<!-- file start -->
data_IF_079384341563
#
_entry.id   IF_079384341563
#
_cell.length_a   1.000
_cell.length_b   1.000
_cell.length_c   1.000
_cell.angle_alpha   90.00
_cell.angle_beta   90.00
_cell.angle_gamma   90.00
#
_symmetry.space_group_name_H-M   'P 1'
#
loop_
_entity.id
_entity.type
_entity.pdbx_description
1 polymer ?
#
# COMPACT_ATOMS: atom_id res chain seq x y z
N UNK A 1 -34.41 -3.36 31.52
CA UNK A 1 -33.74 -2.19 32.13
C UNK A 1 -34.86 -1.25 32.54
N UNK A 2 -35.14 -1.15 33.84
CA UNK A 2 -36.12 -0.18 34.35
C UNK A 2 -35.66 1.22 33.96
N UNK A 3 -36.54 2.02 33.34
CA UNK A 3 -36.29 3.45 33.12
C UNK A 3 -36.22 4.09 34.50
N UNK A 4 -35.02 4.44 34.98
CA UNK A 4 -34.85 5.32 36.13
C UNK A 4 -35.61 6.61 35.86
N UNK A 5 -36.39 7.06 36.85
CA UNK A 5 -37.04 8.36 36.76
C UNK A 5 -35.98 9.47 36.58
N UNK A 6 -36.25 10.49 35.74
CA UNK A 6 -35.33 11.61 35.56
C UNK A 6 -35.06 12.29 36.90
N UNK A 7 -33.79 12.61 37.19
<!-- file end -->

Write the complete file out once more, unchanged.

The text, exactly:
data_IF_079384341563
#
_entry.id   IF_079384341563
#
_cell.length_a   1.000
_cell.length_b   1.000
_cell.length_c   1.000
_cell.angle_alpha   90.00
_cell.angle_beta   90.00
_cell.angle_gamma   90.00
#
_symmetry.space_group_name_H-M   'P 1'
#
loop_
_entity.id
_entity.type
_entity.pdbx_description
1 polymer ?
#
# COMPACT_ATOMS: atom_id res chain seq x y z
N UNK A 1 -34.41 -3.36 31.52
CA UNK A 1 -33.74 -2.19 32.13
C UNK A 1 -34.86 -1.25 32.54
N UNK A 2 -35.14 -1.15 33.84
CA UNK A 2 -36.12 -0.18 34.35
C UNK A 2 -35.66 1.22 33.96
N UNK A 3 -36.54 2.02 33.34
CA UNK A 3 -36.29 3.45 33.12
C UNK A 3 -36.22 4.09 34.50
N UNK A 4 -35.02 4.44 34.98
CA UNK A 4 -34.85 5.32 36.13
C UNK A 4 -35.61 6.61 35.86
N UNK A 5 -36.39 7.06 36.85
CA UNK A 5 -37.04 8.36 36.76
C UNK A 5 -35.98 9.47 36.58
N UNK A 6 -36.25 10.49 35.74
CA UNK A 6 -35.33 11.61 35.56
C UNK A 6 -35.06 12.29 36.90
N UNK A 7 -33.79 12.61 37.19